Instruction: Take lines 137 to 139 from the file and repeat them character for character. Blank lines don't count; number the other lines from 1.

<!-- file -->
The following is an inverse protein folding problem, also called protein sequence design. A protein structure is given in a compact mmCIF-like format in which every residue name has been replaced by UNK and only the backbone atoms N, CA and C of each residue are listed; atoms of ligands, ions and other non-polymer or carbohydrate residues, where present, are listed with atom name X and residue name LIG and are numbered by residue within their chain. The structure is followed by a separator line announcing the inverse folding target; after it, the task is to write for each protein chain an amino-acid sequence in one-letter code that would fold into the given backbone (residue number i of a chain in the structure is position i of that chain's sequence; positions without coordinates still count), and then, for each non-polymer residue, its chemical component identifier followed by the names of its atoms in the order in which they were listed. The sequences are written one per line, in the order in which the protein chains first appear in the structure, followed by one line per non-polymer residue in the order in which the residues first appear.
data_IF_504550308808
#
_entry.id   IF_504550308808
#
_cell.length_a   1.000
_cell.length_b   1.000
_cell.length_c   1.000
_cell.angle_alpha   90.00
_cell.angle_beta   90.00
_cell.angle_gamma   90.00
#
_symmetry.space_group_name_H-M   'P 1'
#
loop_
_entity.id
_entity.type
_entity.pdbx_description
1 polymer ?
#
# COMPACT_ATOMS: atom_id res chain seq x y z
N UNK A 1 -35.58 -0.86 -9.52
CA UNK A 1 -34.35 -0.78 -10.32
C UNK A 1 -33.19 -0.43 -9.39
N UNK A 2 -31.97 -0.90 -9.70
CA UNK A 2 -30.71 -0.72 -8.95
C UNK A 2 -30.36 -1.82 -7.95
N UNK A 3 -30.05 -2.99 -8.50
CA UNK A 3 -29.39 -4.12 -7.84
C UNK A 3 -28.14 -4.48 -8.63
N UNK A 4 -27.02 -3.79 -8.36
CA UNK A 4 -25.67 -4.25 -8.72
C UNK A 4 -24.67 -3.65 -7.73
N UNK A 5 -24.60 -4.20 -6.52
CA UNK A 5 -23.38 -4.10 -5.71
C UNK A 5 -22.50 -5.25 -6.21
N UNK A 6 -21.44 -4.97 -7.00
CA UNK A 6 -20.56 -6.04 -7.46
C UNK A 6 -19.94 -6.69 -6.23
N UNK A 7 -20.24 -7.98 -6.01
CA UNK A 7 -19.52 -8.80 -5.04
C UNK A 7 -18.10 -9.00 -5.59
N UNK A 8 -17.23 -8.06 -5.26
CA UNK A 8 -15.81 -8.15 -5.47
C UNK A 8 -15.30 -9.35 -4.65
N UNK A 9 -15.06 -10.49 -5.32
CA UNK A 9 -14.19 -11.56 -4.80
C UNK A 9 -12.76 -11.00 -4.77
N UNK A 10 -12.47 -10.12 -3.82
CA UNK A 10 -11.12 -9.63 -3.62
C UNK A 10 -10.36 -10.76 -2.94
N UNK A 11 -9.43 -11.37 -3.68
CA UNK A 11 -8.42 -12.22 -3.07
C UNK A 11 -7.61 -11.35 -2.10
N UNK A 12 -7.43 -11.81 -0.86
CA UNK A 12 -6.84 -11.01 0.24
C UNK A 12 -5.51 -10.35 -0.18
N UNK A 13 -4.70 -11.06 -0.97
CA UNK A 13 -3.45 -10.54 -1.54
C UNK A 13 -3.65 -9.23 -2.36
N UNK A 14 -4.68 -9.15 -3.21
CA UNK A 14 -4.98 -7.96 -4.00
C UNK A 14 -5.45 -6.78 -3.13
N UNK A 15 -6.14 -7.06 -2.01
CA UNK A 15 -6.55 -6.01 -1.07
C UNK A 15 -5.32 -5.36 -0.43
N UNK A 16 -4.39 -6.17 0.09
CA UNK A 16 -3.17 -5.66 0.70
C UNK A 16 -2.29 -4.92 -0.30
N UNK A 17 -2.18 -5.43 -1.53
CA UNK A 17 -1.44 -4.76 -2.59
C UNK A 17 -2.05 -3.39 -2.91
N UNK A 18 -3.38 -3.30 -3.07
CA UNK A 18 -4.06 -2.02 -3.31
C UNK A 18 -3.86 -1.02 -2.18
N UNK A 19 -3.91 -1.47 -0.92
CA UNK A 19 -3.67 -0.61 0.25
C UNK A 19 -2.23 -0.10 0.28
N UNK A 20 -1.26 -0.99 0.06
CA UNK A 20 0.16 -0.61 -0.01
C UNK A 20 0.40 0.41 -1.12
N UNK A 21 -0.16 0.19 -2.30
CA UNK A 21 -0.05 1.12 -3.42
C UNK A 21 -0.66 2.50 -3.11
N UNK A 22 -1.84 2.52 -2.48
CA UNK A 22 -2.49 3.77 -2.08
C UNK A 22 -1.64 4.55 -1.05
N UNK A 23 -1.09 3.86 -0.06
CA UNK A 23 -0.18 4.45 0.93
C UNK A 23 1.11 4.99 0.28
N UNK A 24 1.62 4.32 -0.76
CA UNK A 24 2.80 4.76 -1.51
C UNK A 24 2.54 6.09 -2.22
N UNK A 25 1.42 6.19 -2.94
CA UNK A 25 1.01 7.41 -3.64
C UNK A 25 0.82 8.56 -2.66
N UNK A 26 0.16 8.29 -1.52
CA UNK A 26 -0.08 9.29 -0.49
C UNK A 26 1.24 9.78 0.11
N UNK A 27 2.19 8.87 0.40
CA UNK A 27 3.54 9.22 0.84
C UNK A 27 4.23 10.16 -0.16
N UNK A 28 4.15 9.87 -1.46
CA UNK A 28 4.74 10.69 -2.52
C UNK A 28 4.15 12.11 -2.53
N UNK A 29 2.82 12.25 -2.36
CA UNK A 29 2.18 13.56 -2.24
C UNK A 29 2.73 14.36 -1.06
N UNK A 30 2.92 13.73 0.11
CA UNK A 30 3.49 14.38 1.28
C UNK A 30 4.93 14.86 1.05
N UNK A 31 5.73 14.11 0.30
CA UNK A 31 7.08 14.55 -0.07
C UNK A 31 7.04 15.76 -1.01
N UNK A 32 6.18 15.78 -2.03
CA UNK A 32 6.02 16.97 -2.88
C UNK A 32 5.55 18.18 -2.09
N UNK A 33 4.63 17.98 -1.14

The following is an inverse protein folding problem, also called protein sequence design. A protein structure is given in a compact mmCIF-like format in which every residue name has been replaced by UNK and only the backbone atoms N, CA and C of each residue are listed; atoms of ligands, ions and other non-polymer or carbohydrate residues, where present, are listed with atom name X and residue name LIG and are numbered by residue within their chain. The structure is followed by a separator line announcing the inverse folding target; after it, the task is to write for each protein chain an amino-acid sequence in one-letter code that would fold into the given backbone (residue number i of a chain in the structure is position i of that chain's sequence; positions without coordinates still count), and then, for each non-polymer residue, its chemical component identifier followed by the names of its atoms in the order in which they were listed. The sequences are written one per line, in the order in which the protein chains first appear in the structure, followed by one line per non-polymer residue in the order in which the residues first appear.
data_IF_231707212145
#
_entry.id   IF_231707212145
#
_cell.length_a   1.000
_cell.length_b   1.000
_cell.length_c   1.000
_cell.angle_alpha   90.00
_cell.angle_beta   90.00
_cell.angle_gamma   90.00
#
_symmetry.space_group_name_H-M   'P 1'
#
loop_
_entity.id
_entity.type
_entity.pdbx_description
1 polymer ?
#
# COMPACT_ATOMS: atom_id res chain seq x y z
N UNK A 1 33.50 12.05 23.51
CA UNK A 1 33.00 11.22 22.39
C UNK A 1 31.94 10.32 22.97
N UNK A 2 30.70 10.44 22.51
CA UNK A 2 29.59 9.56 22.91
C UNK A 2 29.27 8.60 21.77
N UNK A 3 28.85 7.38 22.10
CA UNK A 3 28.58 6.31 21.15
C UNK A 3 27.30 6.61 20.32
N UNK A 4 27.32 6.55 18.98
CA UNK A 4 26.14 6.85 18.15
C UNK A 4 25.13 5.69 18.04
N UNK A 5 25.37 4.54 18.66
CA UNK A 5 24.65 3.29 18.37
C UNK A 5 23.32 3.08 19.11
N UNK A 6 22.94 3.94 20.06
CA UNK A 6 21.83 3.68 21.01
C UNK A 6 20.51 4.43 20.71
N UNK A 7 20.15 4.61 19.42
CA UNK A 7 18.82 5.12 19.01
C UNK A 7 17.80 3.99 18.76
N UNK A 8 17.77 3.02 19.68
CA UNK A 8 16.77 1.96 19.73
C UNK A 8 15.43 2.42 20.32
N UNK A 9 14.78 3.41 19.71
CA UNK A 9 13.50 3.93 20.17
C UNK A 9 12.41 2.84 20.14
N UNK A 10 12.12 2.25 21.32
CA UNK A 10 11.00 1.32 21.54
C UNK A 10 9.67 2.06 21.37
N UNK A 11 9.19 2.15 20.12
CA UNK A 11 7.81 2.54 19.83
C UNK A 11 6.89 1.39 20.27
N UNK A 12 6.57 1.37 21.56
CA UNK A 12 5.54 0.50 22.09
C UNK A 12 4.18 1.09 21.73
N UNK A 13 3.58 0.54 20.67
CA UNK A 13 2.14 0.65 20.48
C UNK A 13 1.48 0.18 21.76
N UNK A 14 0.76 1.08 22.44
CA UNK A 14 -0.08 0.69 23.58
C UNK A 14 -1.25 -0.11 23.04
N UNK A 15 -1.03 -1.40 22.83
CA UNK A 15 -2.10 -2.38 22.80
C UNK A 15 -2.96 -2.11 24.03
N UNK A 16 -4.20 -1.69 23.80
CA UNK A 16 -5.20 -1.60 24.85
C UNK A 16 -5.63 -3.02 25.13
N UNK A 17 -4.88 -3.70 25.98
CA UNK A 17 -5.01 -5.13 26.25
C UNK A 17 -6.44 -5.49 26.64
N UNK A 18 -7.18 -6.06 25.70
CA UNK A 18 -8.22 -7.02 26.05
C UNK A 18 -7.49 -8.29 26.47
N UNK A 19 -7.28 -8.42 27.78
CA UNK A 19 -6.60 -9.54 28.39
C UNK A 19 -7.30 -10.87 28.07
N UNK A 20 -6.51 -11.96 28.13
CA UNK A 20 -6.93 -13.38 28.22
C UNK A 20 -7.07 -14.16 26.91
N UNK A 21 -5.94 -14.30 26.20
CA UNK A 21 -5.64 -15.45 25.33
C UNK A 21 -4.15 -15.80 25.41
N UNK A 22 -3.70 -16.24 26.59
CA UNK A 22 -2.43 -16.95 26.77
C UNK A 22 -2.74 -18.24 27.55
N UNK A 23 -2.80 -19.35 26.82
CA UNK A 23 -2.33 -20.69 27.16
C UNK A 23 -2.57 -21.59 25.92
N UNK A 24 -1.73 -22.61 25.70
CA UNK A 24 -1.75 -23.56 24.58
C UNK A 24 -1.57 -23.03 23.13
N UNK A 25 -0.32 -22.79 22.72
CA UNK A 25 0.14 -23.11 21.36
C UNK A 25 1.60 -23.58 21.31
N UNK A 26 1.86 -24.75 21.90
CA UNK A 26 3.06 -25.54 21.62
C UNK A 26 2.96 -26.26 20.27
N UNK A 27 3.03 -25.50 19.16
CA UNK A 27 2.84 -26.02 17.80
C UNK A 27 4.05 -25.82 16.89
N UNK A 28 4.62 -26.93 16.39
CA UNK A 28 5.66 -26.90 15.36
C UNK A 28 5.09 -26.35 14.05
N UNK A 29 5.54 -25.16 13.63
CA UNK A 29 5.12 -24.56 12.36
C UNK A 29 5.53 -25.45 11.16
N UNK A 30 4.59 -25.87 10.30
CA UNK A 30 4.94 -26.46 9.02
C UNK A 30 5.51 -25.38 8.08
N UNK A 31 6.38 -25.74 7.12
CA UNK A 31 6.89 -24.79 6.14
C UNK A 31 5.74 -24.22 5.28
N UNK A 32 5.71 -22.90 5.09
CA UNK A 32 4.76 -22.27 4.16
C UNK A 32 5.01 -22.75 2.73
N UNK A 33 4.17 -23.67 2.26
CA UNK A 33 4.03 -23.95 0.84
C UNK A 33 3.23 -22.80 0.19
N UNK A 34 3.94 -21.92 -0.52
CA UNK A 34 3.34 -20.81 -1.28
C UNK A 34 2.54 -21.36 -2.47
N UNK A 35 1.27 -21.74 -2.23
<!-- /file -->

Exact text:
1 polymer ?
#
# COMPACT_ATOMS: atom_id res chain seq x y z